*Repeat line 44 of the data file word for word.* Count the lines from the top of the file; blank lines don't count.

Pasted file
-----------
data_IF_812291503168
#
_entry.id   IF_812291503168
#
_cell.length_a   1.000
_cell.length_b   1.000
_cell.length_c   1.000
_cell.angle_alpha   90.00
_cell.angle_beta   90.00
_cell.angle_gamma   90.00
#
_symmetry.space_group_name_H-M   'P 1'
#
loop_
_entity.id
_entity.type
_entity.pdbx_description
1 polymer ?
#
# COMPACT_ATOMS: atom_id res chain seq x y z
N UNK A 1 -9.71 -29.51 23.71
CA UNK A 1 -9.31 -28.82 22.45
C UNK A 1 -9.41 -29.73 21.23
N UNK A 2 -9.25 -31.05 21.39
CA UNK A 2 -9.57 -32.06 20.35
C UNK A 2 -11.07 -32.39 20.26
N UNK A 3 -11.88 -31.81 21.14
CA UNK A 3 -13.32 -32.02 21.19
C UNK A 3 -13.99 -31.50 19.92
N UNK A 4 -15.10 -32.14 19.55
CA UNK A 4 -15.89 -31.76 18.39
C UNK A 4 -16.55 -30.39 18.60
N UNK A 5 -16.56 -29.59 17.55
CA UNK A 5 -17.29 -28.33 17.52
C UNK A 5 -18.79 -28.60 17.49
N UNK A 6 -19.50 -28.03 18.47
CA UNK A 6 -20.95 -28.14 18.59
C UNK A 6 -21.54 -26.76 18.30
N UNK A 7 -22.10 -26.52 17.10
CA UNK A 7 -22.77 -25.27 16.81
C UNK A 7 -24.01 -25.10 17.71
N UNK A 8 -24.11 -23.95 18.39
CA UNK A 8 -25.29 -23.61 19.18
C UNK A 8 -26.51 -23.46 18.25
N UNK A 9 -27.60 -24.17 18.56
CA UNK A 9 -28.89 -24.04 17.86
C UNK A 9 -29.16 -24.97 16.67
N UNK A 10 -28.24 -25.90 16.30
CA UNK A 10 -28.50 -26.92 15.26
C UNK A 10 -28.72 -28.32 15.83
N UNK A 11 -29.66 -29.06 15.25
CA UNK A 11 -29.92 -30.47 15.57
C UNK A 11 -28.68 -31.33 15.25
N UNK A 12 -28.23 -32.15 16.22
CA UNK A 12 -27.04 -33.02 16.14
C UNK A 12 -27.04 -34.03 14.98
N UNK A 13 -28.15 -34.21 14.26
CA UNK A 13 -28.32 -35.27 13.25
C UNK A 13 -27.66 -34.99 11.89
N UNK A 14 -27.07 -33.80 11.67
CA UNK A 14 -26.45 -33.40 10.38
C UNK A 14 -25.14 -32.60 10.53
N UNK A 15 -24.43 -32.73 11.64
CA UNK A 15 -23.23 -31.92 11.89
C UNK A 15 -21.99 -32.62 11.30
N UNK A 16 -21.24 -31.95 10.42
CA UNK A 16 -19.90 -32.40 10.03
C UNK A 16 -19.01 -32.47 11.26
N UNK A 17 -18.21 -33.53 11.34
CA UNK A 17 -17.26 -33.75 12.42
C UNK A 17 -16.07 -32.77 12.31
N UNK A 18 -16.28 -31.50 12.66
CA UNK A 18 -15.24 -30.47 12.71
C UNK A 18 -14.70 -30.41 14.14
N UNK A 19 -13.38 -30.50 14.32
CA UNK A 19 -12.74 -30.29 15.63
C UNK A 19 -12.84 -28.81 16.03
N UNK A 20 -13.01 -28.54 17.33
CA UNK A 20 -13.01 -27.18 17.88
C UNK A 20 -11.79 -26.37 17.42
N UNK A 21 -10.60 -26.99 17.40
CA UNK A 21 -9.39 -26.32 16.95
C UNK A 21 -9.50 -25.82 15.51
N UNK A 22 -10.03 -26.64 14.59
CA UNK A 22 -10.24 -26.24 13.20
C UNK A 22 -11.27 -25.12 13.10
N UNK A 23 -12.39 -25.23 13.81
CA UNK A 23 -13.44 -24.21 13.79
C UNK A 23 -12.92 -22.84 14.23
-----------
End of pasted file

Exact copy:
C UNK A 8 -26.51 -23.46 18.25